||The machinations of the late Brett Kebble remain of enduring interest, not least because he ripped off maybe a billion and a half rand in his decade of CEO chaos.
Last Friday, at Johannesburg’s Market Theatre, Allan Horwitz’s parody play about Kebble, Comrade Babble, opened to a packed house. The same day, the African National Congress settled an out-of-court bill with the Kebble estate trustees, based on money dished out after he was technically bankrupt. Of more than R20 million in gifts to the ANC and its leading politicians, the trustees honed in on R250 000 donated in 2004.
ANC treasurer Matthews Phosa initially refused to give it back, arguing on behalf of bribery: “Kebble obtained the benefit of access to political decision makers and lawmakers that would be beneficial to him, both directly and indirectly, by virtue of its benefits to the companies in which he had an interest.”
With the Kebble bill behind them, ANC leaders can now turn to a related task at a funeral on Saturday: restoring the image of ‘Category 1’ state hero Sicelo Shiceka, a man responsible not only for a Kebble-caliber hedonistic lifestyle paid involuntarily by others, but also for so many service delivery protests through brutal tactics honed when he was Gauteng local government MEC fifteen years ago.
As Shiceko bragged when personally commandeering a Caterpillar to cut all the water and electricity mains into townships after a 1997 spate of non-payment, “We are now at the stage of coercion, and it’s paying dividends.”
Shiceka was promoted to local government minister, and you can joke all you want about his ‘turnaround’-and-around strategy – where we are left in precisely the same place in municipal service non-delivery as before – but you cannot question his commitment to class war against his constituents, dressed up as always in talk-left walk-right drag.
Indeed we should all learn from Kebble’s fate about three kinds of colour-coded Crony Capitalisms. Through the mid-1990s, you could call South Africa a case of Crony Capitalism 1.0 in which state and corporate corruption flourished and white-on-white accumulation was facilitated by white-against-black apartheid violence and exploitation.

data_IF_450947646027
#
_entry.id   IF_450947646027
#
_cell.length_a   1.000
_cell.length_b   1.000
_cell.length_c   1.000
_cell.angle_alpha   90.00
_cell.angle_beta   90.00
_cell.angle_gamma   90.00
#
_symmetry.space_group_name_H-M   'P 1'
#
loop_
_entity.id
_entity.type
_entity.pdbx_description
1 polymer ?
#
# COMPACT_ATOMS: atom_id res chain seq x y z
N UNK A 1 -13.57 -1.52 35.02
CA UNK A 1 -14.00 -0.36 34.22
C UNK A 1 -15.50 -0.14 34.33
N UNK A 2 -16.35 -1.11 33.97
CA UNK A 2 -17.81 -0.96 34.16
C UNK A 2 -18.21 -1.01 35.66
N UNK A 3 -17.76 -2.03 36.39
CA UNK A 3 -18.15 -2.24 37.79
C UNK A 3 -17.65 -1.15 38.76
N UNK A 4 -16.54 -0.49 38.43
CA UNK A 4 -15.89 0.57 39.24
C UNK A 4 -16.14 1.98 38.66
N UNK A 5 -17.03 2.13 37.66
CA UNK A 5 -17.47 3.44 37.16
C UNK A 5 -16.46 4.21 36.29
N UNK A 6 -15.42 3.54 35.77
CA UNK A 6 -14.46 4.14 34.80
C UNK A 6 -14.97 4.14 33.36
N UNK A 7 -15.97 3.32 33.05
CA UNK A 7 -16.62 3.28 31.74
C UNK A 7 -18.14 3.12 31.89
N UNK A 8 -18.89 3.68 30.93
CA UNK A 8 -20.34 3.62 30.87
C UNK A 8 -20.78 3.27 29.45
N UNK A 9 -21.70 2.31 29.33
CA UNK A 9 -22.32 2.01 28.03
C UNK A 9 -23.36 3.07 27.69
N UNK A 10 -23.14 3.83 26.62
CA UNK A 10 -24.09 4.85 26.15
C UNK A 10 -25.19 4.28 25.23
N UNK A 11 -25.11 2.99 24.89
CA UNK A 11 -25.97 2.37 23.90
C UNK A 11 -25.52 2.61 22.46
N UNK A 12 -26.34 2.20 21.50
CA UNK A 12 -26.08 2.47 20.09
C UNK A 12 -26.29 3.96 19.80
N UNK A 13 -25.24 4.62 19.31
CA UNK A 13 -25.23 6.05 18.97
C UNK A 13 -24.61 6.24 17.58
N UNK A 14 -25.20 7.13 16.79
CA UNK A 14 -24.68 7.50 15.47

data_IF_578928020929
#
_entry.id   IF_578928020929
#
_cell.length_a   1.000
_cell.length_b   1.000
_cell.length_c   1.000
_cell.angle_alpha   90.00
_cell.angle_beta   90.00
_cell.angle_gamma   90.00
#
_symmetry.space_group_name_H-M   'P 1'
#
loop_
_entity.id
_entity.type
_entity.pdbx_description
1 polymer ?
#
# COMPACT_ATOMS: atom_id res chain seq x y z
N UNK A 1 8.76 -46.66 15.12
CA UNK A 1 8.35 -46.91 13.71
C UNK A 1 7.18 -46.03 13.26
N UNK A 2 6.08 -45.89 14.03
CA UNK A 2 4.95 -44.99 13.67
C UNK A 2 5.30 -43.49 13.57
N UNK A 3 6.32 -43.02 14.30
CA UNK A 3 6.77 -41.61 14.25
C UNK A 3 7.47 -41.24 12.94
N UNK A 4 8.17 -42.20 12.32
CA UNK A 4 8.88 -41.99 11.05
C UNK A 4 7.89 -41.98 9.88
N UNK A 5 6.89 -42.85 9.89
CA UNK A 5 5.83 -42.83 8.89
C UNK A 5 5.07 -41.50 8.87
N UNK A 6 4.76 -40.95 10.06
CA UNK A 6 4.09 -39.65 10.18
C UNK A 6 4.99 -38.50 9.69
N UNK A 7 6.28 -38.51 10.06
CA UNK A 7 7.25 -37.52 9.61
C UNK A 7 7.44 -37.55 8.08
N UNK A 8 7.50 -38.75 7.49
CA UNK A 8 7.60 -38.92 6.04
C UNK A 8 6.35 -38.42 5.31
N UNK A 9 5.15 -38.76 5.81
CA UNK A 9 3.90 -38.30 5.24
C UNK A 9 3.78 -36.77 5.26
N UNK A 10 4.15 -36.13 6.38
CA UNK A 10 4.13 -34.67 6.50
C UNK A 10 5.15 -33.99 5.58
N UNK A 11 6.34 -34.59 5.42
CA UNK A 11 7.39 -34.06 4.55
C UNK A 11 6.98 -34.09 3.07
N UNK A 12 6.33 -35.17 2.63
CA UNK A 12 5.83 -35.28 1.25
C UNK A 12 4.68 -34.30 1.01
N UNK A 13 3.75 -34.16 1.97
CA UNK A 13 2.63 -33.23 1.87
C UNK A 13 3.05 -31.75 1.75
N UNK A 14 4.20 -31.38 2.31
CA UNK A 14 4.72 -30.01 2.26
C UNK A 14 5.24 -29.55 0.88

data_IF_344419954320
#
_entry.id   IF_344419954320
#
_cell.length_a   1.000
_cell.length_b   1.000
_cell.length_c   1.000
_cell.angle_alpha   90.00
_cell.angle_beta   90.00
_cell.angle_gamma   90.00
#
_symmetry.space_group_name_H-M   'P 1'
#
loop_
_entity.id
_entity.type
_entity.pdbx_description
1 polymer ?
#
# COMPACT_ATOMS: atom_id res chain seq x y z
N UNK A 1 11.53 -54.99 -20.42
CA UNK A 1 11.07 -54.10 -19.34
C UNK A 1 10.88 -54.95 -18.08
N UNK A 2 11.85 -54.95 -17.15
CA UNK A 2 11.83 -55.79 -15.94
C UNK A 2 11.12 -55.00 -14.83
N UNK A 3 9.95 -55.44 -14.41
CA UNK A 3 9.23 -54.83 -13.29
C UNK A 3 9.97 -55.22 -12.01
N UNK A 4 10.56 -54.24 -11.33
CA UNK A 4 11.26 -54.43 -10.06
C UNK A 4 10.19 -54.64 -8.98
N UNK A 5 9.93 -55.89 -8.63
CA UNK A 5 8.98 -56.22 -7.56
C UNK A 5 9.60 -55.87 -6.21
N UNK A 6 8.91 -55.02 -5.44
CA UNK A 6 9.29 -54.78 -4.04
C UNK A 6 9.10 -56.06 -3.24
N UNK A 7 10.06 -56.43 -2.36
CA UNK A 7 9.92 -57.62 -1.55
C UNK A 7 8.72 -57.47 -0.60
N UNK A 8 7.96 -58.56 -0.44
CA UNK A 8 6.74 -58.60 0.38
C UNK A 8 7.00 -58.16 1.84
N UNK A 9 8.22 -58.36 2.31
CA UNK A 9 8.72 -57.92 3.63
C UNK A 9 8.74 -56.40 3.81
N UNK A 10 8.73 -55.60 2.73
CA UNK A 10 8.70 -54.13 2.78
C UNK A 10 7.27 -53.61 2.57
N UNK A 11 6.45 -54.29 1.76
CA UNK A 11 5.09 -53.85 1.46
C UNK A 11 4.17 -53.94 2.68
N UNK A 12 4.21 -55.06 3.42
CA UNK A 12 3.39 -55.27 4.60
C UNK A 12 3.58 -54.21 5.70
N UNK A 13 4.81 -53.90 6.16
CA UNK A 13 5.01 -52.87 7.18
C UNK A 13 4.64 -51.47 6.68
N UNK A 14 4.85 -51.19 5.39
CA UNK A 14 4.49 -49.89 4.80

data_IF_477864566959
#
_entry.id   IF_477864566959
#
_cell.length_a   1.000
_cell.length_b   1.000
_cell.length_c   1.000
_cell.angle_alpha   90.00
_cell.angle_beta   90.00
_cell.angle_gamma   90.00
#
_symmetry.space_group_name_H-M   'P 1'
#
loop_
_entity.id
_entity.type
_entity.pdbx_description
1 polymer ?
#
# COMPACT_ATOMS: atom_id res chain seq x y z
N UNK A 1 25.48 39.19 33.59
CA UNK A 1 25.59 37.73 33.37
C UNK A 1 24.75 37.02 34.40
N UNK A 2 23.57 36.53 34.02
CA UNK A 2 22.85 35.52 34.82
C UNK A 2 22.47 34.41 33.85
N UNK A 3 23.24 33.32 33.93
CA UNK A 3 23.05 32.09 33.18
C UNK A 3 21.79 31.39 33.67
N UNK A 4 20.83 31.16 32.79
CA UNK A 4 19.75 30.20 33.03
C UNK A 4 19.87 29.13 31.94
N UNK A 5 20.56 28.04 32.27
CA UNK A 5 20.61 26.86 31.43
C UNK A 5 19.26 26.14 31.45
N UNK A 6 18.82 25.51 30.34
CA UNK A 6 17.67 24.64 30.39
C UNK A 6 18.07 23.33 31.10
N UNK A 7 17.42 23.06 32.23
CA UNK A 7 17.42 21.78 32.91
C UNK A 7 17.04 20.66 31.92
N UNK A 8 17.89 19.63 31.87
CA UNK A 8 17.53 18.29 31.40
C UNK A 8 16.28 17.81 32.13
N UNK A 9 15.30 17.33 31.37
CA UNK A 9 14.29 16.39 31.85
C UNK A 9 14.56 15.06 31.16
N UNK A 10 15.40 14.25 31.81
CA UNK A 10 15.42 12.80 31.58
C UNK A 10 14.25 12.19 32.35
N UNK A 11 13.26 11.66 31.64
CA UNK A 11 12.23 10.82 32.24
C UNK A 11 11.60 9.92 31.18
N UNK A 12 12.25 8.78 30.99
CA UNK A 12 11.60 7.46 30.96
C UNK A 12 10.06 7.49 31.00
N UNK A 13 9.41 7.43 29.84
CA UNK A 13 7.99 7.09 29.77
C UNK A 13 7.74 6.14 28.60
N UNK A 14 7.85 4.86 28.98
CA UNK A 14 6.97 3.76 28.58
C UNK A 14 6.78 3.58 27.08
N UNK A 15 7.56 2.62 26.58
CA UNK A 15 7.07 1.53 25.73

From 1994 until recently, it was still largely white-against-black oppression at the workplace that allowed black-on-white accumulation (‘BEE’) in Crony Capitalism 2.0, whose depths were plumbed by Kebble’s largesse and the ethics of his trainee, Mzi Khumalo, from whom the SA Reserve Bank now seeks an illegally-expatriated R1 billion.
“The era of mega-BEE wealth transfers is gone for good,” Gordon Institute of Business Science researcher Andile Makhunga told City Press last week, because BEE “simply transferred wealth to a few individuals – while in the rest of the economy, black people’s incomes were declining significantly.”
Kebble got away with it for way too long thanks to the lack of regulator oversight, as well as the blindness of South Africa’s business journalists, with the exception of noseweek’s Martin Welz and The Citizen’s Paul Kirk, both of whom made it to Kebble’s ‘hit list’. Kebble’s financial supporters were creditor Investec and the R220 billion Allen Gray fund. State regulators were simply absent.
What of Crony Capitalism 3.0’s fate? With the demise of Julius Malema’s tenderpreneurship, and with the denouement of Aurora looting – featuring Zuma nephew Khulubuse, Zuma lawyer Michael Hulley and Mandela grandson Zondwa – we see the terminal logic of black-on-black accumulation. (Although to break the mould, the Solidarity trade union argues that there was also substantial unpaid black-on-white exploitation of its members at Pamodzi.)
In September 2005, Kebble suffered what the National Prosecuting Authority termed an ‘assisted suicide’, shocking South Africa. The man who hired the shooters, Clinton Nassif, “was looking for means of killing Kebble in a way that would not look like a suicide, so that the insurance could still pay out and look after his family,” Nassif’s main assistant testified in court.
To add to the confusion, even after Kebble’s financial fall and disreputable death, a horde of politicians and business elites proudly attended his Cape Town funeral: Essop Pahad, David Gleason, Brigitte Radebe, Saki Macozoma, Peter Gray, Mafika Mkwanazi, Tokyo Sexwale, Tony Yengeni, Ebrahim Rasool, Mo Shaik, Pam Golding, Nomaindia Mfeketo, Limpho Hani, Mbulelo Goniwe, Baleka Mbete and Dali Tambo.
The pallbearers were ANC youth leaders Lunga Ncwana, Songezo Mjongile, Andile Nkuhlu and Sharif Pandor. Sports minister Fikile Mbalula, the Malema ally anticipated to run against incumbent Gwede Mantashe for general secretary of the ANC at Mangaung in December, was a well-lubricated beneficiary with a taste for Johnnie Walker Blue.
May their names always be associated with Kebble, and may someone please provide an assisted suicide to the tendency in the ruling party seeking the next disastrous edition of Crony Capitalism.
Patrick Bond directs the UKZN Centre for Civil Society.